Directed by David Ayer
Written by David Ayer
For the first time, I have been anticipating the release of a superhero movie. I love the fact that these aren’t good people. These are super-villains, and it their movie. So I booked myself a midnight opening night ticket, playing on an absurdly big ExiMax screen, and kicked back with a cold one.
The movie certainly starts with some flair and kick. The introduction to the characters is great, backed by a fantastic soundtrack and some wicked dark humour. Finally, one of these superhero movies has made me laugh a ton! Yeah, my sense of humour is twisted, perverted maybe, but hey I found this thing to be hilarious. And the super-villains give this film something that no other superhero film I have seen possessed.
Screw all this PC user-friendly nonsense that these studios excrete consistently. I know I am in the minority here, but this is the first movie of its kind that has excited me, that has grabbed me by the throat and taken me on a ride. Unfortunately though, the ride is far from perfection.
This movie suffers from reported re-shoots. The movie drags in places and it is just as clichéd as every other story they write for these films. But this story takes leaps that the viewer has to put together themselves, and it becomes obvious that many scenes have been removed. It creates a fractured experience; fun and wild, but at the same time, frustrating.
In fact, we see The J-Man for about eight minutes and change. Eight fantastic minutes – Leto has definitely given the character his own personal spin. But for a two hour movie, after all the method-acting, all those bizarre stories, I feel thoroughly ripped off that everyone’s favourite lunatic is basically missing from this movie.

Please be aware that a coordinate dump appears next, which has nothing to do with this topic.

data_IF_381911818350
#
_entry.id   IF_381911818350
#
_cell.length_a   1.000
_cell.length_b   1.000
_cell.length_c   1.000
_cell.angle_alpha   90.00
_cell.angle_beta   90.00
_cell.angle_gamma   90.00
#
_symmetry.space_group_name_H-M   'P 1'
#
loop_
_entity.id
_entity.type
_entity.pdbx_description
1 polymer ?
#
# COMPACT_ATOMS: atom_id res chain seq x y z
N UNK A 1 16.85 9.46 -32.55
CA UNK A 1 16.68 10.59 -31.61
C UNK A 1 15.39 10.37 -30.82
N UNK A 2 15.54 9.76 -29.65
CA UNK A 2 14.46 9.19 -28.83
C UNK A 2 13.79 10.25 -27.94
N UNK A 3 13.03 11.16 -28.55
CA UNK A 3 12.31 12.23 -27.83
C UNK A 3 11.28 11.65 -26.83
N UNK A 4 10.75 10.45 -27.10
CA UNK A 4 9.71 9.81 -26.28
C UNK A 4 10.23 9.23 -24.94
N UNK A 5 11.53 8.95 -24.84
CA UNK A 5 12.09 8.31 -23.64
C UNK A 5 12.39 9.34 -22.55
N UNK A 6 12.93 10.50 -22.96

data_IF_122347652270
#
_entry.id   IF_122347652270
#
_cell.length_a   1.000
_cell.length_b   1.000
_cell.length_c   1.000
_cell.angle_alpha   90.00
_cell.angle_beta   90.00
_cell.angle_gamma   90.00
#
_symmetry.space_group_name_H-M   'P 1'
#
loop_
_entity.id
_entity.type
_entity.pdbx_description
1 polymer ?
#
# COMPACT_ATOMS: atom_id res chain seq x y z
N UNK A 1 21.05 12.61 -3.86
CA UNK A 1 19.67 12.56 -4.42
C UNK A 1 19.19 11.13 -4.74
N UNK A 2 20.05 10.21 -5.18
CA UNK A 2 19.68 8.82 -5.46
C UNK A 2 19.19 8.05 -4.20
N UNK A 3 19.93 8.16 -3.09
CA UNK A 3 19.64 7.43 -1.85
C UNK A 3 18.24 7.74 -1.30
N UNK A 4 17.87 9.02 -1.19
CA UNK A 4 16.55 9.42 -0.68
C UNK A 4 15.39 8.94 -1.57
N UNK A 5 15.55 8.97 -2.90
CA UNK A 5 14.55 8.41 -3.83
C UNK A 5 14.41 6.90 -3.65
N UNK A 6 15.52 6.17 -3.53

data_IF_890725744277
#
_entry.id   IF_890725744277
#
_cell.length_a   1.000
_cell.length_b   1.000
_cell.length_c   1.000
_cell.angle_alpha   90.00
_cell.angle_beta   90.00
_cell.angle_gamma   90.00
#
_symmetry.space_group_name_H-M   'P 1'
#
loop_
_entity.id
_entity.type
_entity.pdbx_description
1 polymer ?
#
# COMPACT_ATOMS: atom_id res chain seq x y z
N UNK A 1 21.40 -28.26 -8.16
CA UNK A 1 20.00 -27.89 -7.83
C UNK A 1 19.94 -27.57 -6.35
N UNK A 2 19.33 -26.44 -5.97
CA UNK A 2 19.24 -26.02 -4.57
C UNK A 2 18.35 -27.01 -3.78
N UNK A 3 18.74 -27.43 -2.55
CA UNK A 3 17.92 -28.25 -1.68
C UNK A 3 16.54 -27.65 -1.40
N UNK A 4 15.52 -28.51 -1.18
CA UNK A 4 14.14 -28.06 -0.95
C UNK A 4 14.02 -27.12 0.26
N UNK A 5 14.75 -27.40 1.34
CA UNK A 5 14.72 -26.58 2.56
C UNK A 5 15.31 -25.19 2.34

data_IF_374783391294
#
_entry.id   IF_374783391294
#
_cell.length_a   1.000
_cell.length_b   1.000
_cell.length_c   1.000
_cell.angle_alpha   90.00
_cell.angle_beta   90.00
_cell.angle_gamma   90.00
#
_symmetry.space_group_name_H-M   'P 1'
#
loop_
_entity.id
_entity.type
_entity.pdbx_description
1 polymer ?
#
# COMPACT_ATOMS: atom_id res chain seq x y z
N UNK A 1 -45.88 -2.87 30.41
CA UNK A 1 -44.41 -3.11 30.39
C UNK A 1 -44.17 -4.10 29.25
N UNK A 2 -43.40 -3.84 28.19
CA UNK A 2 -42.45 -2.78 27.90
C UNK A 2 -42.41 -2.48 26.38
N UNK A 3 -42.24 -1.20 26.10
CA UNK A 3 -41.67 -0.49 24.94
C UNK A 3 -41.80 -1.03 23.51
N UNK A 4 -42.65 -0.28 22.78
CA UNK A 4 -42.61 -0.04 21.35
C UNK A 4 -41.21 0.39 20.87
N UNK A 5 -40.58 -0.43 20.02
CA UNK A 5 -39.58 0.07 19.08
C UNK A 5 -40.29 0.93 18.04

Since we barely see The Joker, Will Smith steps up and delivers as the assassin Deadshot. He has charisma, he is funny, and he convincingly portrays a bad person. Robbie of course delivers, and is on-screen for most of the movie. Smith and Robbie are essentially the two lead characters of the film, and share excellent chemistry. The rest of the cast are great in smaller roles, especially Viola Davis.
But this stellar acting and chemistry is ruined by the fractured experience, and the fact that none of these damned directors or cinematographers can capture a fight scene in these films to give the viewer some sense of who is hitting who! This problem plagues almost all action movies, and it is here in full force: nausea inducing camerawork, no shot lasting for more than a few seconds.
Am I the only one who doesn’t like this method of shooting fight-scenes? Perhaps they need to watch The Raid and have the actors train properly so they can effectively act out the scenes, allowing the cameras to stand back a bit so we can see what is happening.
A fun, darkly humourous comic superhero film? I think this may be the first, and it is easily the best superhero movie I have ever seen, except for maybe Watchmen. What I love though is that this film has an attitude problem. If only the re-shoots hadn’t occurred, almost removing The Joker from the film entirely… who knows what could have been. Regardless, this is still a fun ride and one well worth checking out on the big screen.
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